COVID-19: UN and partners launch $6.7 billion appeal for vulnerable countries

The United Nations and partner agencies have launched a USD 6.7 billion global appeal to fight the COVID-19 pandemic, more than trebling an earlier appeal made by the UN chief, with special focus on more vulnerable countries and combating food insecurity and gender-based violence.

The UN Emergency Relief Coordinator Mark Lowcock launched the USD 6.7 billion appeal on Thursday and updated a global plan to fight the COVID-19 in fragile countries.

Lowcock said that while the virus has now affected every country and almost every person on the planet, the most devastating and destabilizing impacts will be felt in the world''s poorest countries.

On March 25, the COVID-19 Global Humanitarian Response Plan was launched, but with humanitarian needs continuing to rise, the updated plan is calling for USD 6.7 billion for the remainder of 2020.

The plan includes nine more vulnerable countries, beyond the 54 covered in the original appeal and programmes to respond to the growth in food insecurity.

The nine additional countries are Benin, Djibouti, Liberia, Mozambique, Pakistan, the Philippines, Sierra Leone, Togo and Zimbabwe.

“Today''s appeal includes more of a focus on food insecurity, as well as how to help the most vulnerable and how to address gender-based violence, sexual exploitation and abuse, among others,” UN spokesperson Stephane Dujarric said.

Lowcock warned of a significant rise in conflict, hunger and poverty, as well as looming famine, unless action is taken now.

“If we do not support the poorest people – especially women and girls and other vulnerable groups - as they battle the pandemic and impacts of the global recession, we will all be dealing with the spillover effects for many years to come. That would prove even more painful, and much more expensive, for everyone,” he said.

The updated plan builds on an earlier appeal made by the UN Secretary-General Antonio Guterres in late March which called for USD 2 billion.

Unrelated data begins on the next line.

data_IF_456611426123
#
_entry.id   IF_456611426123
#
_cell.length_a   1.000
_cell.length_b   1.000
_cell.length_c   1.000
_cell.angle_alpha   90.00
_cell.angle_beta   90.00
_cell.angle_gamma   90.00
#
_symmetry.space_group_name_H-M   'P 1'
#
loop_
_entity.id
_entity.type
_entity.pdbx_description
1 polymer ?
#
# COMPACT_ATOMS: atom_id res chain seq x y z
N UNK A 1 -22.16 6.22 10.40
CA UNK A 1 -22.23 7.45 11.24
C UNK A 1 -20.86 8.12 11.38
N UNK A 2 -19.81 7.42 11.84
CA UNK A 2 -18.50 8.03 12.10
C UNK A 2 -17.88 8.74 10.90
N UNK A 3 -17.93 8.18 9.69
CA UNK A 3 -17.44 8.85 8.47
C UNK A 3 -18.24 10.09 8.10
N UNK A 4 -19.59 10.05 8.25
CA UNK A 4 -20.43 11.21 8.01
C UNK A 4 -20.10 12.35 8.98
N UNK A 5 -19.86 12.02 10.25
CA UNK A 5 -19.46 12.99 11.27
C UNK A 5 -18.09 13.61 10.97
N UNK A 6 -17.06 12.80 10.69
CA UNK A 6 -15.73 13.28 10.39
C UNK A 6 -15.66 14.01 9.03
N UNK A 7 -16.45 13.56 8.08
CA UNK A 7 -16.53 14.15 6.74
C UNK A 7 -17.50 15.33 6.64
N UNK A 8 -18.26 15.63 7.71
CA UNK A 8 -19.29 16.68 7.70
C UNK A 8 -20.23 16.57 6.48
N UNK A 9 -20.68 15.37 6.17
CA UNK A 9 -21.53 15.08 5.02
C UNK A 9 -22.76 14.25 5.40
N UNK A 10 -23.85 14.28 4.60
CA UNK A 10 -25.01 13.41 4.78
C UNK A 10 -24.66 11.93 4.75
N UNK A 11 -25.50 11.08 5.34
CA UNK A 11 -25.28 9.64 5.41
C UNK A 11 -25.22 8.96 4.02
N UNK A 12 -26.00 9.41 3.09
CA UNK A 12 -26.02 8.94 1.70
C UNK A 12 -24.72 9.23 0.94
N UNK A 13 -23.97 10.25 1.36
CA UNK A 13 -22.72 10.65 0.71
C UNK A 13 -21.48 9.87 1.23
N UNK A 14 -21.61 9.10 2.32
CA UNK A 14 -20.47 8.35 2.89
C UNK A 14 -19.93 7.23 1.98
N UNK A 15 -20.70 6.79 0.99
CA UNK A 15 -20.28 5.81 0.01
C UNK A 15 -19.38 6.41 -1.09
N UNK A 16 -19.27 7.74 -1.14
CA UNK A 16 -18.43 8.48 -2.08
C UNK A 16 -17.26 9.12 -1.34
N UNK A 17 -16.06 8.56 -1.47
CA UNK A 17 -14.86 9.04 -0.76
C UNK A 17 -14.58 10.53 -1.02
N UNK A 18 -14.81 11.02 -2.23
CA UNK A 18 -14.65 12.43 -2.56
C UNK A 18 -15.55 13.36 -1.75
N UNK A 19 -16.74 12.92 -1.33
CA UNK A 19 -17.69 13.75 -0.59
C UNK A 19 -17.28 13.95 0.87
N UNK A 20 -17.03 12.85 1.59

The UN chief urged donors to step up support to stop the new coronavirus from circling back around the globe.

“Humanitarian aid is not just a moral imperative; it is a practical necessity to combat the virus,” he said in a video message.

“If COVID-19 wreaks havoc in the poorest places, we are all at risk”.

The initial plan has netted USD 1 billion which has been used to install handwashing facilities in refugee camps and other vulnerable places, and to provide countries with medical supplies such as gloves, surgical masks, N95 respirators and testing kits.

COVID-19 has now reached to practically every country on the planet, with the World Health Organization (WHO) reporting more than 3.6 million cases and over 251,000 deaths as of Thursday.

However, humanitarians believe the peak of the disease in the world''s poorest countries is expected to hit within the next three to six months.

The impact is already being felt, with incomes plummeting and jobs wiped out. Meanwhile, food supplies are falling as prices soar, and millions of children are missing out on routine vaccinations and school meals.

The World Food Programme (WFP) is among the UN agencies and partners responding to the immense needs, reaching nearly 100 million people on any given day.

“You can imagine what happens if the economic deterioration continues and if the supply chain breaks down. It will be catastrophic,” the WFP Executive Director David Beasley said.

The USD 6.7 billion Global Humanitarian Response Plan calls for swift and determined action to stave off the most debilitating effects of the pandemic in 63 low and middle-income countries.

While most of these nations have low COVID-19 caseloads, their surveillance, laboratory testing and health systems are weak, according to the WHO.

Speaking during the launch, Executive Director of the UN agency''s Health Emergencies Programme Michael Ryan underscored the need to maintain vaccination and other essential health services during the crisis.

“Tackling the pandemic while continuing to provide lifesaving and essential health services in places where infrastructure is at best limited and often destroyed, health systems are already at breaking point, and where health care workers and communities may be facing conflict and other emergencies - this is an extremely challenging task,” he said.

New transport hubs for delivering supplies by air have also been established, while nearly two million people worldwide, including health workers, have been trained in virus identification via an online portal run by the WHO.

Lowcock added that the crisis cannot be "business as usual".

“Extraordinary measures are needed, reflecting the extraordinary problem we face,” he said.
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